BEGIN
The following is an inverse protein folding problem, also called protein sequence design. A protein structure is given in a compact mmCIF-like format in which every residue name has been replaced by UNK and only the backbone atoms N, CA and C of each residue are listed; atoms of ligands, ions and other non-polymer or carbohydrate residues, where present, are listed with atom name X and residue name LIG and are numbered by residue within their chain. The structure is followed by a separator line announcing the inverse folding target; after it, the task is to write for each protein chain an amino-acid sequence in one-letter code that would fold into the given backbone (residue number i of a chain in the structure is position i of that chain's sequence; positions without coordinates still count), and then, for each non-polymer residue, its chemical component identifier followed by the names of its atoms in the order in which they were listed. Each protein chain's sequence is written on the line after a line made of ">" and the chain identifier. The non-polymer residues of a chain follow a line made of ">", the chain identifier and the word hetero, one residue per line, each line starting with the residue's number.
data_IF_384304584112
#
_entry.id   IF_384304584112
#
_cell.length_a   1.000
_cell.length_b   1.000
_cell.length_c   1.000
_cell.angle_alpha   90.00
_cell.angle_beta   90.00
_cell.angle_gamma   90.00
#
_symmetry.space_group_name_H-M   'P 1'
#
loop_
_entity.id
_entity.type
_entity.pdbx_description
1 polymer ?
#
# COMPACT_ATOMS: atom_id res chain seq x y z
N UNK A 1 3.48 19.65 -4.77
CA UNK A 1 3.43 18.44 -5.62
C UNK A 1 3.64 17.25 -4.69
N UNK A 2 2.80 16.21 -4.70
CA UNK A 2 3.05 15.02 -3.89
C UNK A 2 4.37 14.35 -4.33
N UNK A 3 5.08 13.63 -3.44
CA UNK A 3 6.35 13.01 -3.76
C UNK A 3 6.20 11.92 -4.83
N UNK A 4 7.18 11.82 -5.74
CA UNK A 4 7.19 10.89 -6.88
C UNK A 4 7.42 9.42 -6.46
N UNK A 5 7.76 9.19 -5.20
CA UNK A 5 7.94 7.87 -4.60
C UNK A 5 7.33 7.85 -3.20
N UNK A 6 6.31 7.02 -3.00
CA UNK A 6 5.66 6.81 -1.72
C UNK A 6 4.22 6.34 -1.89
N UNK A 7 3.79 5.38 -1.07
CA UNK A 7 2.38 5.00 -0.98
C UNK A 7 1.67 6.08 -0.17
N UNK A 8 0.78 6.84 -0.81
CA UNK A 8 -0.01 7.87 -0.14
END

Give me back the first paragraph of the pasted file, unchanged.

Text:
The following is an inverse protein folding problem, also called protein sequence design. A protein structure is given in a compact mmCIF-like format in which every residue name has been replaced by UNK and only the backbone atoms N, CA and C of each residue are listed; atoms of ligands, ions and other non-polymer or carbohydrate residues, where present, are listed with atom name X and residue name LIG and are numbered by residue within their chain. The structure is followed by a separator line announcing the inverse folding target; after it, the task is to write for each protein chain an amino-acid sequence in one-letter code that would fold into the given backbone (residue number i of a chain in the structure is position i of that chain's sequence; positions without coordinates still count), and then, for each non-polymer residue, its chemical component identifier followed by the names of its atoms in the order in which they were listed. Each protein chain's sequence is written on the line after a line made of ">" and the chain identifier. The non-polymer residues of a chain follow a line made of ">", the chain identifier and the word hetero, one residue per line, each line starting with the residue's number.